What You Can't Hear Could Kill You: Art and Speech by Six Women of Color in Georgetown
by Jen Graves
on Fri, Mar 28, 2014 at 4:07 PM
Courtesy of the artist
A "HAPPY" ENDING From C. Davida Ingram's The Elephant in the Room, 2014, video.
There is a rampaging elephant in the room at LxWxH Gallery.
She's in the real footage from a video called The Elephant in the Room, showing a female circus elephant that escaped on August 20, 1994, killed her trainer, and mauled her groomer before getting out on the streets of Honolulu. While the elephant is killing in the circus ring, tossing around the two bodies of her trainer and groomer like they're dolls, the soundtrack is comedian Paul Mooney doing his bit about how only white people would take a look at an animal like an elephant and think, "I can ride that."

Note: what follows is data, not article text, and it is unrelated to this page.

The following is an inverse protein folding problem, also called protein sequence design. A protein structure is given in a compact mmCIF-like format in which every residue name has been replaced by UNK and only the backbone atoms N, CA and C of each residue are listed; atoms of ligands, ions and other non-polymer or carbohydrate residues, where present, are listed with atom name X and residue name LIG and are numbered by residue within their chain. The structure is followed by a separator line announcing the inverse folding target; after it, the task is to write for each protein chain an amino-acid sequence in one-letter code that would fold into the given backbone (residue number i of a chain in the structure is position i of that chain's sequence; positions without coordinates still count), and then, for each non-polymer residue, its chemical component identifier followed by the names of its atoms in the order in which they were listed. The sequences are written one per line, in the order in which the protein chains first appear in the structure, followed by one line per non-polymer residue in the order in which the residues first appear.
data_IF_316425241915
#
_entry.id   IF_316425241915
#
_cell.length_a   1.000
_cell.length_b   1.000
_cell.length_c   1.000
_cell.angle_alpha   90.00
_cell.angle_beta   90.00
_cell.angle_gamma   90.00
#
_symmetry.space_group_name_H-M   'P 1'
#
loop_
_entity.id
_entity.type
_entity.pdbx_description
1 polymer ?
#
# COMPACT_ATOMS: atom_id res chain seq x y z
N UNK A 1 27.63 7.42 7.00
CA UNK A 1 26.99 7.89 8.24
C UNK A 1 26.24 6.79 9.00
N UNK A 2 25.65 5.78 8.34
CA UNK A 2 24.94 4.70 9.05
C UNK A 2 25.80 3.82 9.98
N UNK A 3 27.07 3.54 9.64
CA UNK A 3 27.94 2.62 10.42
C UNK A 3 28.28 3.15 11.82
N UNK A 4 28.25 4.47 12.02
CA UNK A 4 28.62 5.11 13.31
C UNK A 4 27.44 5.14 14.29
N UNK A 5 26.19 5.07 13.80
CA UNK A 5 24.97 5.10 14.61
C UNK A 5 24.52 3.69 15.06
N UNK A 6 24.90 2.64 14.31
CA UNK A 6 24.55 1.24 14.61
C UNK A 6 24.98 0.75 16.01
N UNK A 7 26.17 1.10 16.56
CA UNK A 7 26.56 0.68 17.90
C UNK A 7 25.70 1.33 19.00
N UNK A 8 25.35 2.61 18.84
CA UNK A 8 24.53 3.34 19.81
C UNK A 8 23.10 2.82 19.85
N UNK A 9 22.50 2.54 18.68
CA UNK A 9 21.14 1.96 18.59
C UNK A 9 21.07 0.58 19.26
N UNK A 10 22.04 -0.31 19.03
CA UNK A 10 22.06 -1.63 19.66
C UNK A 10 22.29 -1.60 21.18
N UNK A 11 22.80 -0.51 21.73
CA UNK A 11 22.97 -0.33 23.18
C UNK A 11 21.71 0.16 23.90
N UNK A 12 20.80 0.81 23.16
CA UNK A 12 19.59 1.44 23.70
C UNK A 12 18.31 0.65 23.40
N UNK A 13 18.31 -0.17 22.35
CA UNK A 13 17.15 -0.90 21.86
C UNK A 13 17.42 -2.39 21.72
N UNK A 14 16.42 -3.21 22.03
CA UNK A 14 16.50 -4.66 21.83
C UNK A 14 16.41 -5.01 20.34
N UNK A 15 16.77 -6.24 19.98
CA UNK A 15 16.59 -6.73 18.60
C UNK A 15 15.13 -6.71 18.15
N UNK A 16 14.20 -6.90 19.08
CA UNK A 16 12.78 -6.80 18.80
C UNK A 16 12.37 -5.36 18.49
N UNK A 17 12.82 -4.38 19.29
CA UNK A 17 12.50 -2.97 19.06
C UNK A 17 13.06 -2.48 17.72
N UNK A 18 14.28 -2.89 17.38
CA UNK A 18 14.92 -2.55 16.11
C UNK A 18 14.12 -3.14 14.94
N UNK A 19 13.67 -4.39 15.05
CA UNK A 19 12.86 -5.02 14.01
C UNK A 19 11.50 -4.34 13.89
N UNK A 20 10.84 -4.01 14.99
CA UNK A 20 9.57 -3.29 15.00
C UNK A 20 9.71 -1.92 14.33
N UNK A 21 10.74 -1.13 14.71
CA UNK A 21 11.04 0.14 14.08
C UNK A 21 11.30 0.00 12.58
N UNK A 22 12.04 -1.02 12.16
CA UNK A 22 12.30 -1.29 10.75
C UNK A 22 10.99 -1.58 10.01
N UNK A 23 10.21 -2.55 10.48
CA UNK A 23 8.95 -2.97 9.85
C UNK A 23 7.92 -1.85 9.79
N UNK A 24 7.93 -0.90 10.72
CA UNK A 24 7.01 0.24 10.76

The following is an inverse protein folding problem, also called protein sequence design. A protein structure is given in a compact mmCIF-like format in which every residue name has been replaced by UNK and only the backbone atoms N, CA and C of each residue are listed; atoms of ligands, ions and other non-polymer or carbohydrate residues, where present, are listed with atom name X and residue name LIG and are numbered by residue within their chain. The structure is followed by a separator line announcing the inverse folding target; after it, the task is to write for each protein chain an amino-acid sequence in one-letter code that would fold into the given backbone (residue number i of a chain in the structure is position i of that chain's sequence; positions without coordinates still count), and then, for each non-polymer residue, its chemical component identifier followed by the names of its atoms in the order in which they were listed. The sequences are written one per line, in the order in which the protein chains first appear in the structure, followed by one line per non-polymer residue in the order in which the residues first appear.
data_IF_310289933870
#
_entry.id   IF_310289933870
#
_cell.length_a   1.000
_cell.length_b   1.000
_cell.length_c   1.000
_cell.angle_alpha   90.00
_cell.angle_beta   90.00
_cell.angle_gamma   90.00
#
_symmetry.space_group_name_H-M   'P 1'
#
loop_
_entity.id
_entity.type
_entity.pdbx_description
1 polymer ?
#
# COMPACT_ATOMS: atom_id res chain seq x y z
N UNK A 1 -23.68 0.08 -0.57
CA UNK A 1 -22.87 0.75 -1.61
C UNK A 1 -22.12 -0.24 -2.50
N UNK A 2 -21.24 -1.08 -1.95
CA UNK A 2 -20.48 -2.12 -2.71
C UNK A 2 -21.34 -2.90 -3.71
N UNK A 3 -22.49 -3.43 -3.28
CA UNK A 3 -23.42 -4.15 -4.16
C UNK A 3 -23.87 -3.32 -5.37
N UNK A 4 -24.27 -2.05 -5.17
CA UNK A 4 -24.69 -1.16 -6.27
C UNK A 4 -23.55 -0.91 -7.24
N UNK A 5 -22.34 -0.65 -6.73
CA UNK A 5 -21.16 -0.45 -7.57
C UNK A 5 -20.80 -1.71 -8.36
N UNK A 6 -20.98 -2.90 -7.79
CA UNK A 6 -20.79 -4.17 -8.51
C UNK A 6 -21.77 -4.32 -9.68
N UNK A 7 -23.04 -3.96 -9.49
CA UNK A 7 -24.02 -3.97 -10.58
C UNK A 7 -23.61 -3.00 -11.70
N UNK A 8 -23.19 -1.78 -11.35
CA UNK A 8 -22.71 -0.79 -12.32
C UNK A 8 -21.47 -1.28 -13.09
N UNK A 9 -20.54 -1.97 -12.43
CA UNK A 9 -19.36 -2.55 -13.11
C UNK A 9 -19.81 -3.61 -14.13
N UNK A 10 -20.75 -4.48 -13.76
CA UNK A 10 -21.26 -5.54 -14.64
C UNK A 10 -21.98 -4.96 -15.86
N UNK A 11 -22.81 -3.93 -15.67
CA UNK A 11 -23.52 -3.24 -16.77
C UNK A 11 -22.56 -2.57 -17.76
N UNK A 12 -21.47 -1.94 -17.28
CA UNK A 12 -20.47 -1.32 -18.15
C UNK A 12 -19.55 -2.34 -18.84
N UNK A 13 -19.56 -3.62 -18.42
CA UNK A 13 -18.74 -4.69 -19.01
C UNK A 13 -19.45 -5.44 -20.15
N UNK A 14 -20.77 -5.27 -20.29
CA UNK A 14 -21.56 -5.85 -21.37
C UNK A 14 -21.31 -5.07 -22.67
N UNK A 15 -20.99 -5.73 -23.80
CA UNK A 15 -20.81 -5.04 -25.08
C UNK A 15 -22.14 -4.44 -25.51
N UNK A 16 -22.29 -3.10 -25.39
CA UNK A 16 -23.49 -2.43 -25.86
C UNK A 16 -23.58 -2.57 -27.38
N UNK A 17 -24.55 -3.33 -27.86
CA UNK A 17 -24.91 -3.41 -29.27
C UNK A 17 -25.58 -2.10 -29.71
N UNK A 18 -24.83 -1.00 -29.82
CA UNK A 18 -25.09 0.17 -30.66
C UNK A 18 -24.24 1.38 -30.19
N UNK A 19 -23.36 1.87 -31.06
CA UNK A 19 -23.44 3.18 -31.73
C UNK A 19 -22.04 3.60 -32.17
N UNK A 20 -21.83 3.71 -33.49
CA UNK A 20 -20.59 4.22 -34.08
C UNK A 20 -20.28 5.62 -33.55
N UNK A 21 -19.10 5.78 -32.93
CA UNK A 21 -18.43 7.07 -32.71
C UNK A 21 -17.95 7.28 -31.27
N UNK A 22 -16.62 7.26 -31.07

Your ears hear a biting joke about white supremacy, while your eyes see the deadly result of years of cruelty to a living creature, and then the scene shifts to the street.
The cops had to shoot the elephant 86 times to kill her. We only see the final hits. As she crumples on her side, still in her red tiara with the gold star, the newscaster says, "It's difficult to watch this execution take place. Let's not forget why it was necessary."
The screen goes black and the sentence appears again.
"Let's not forget why it was necessary."
That's quite a tidy summation, meant to make you feel better.
The elephant is the silent center of it all. She has no voice.
Another phrase appears onscreen: "The elephant never forgets."
This is the first half of C. Davida Ingram's brilliant, horrible video The Elephant in the Room.